Pests in Gardens and Landscapes: Quick Tips

Bark Beetles

Published   3/12

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Ips bark beetle

Ips bark beetle (actual size 1/8 to 3/8 inch long)

Engraver beetle holes and sap

Engraver beetle holes and sap.

Larval gallery of the European elm bark beetle

Larval galleries of European elm bark beetle.

Bark beetles are common pests of many trees. Some of the most damaging attacks occur to pines and other conifers. Trees already stressed by drought, disease, or mechanical damage are most likely to suffer. Insecticide sprays can’t save infested trees. Instead, promptly remove infested trees and protect healthy ones with proper cultural care.

Identifying bark beetles and their damage.

  • Adults are small, dark, cylindrical insects about the size of a grain of rice; they can fly from tree to tree.
  • Larvae are tiny grubs that feed beneath bark on branches and trunks.
  • Infested trunks and branches have many tiny holes where beetles have bored in or emerged.
  • Tree sap or dust from boring can exude from holes.
  • If you peel back bark on infested trees, you’ll see galleries, or tunnels, from adult or larval mining
  • Bark beetles in California include western pine beetles on ponderosa pine; mountain pine beetles on lodgepole and sugar pines; and engraver beetles on Monterey, pinyon, and other pines. Shothole borer is common on broadleaf trees.

Bark beetles injure trees by disrupting the flow of nutrients.

  • Adults and larvae feed in the area of the inner bark that transports food through the tree.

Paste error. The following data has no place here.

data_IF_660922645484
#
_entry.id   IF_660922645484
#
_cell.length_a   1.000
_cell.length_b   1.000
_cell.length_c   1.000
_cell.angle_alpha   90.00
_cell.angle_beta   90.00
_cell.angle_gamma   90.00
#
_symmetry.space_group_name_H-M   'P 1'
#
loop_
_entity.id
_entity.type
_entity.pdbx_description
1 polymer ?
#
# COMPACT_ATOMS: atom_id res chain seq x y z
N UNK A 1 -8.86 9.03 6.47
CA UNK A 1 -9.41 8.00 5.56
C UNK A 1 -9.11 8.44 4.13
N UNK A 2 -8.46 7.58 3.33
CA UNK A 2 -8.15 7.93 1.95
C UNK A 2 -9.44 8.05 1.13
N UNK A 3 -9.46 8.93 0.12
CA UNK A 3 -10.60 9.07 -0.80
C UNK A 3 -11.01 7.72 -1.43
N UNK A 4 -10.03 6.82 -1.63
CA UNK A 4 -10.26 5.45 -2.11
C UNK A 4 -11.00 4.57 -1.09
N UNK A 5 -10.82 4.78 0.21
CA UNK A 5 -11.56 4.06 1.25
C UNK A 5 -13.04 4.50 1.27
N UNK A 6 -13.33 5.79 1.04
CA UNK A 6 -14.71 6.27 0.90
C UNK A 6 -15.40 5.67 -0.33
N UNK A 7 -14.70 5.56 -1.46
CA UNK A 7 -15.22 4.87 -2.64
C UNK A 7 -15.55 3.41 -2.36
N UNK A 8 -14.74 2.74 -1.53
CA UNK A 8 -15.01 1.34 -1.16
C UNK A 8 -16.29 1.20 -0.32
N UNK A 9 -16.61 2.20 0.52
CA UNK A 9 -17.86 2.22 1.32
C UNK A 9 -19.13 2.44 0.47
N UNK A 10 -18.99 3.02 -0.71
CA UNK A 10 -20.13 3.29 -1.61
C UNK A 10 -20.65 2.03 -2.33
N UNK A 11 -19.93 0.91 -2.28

• Needles turn yellow and drop off infested trees.
  • Infested trees can die in one season, causing limb drop and fire hazards.

Keep trees vigorous to reduce attacks.

  • Healthy trees defend themselves by releasing sap into holes before adult beetles can lay eggs.
  • Drought, disease, and injuries reduce a tree’s ability to combat invasions.
  • When possible, properly irrigate drought-stressed trees.
  • Thin groups of trees or stands to keep remaining trees vigorous. Dense stands favor beetle attack.
  • Avoid compacting soil and injuring roots and trunks during activities such as construction.
  • Diversify your landscape. Avoid single-species stands.

Remove severely infested trees.

  • Regularly inspect your trees for signs of bark beetle invasions including dust from boring, small holes exuding sap, and tree decline.
  • Promptly remove infested trees and destroy infested material by chipping or solarizing to prevent emerging beetles from attacking healthy trees.
  • Solarize infested wood by tightly wrapping small piles in thick (10 mil) clear plastic and leaving them in the sun for several months.
  • Protect healthy trees through good cultural care.

Insecticides generally aren’t recommended

  • Chemicals can’t save infested trees.
  • Insecticides, including systemics, won’t control insects already inside the tree.
  • Chemicals aren’t effective unless applied before adults land on the tree.
  • Confine chemical use to protecting healthy specimen trees and integrate with other methods to improve defense.
  • Effective insecticides are available only to licensed applicators.

Read more about Bark Beetles.

Minimize the use of pesticides that pollute our waterways. Use nonchemical alternatives or less toxic pesticide products whenever possible. Read product labels carefully and follow instructions on proper use, storage, and disposal.


Statewide IPM Program, Agriculture and Natural Resources, University of California
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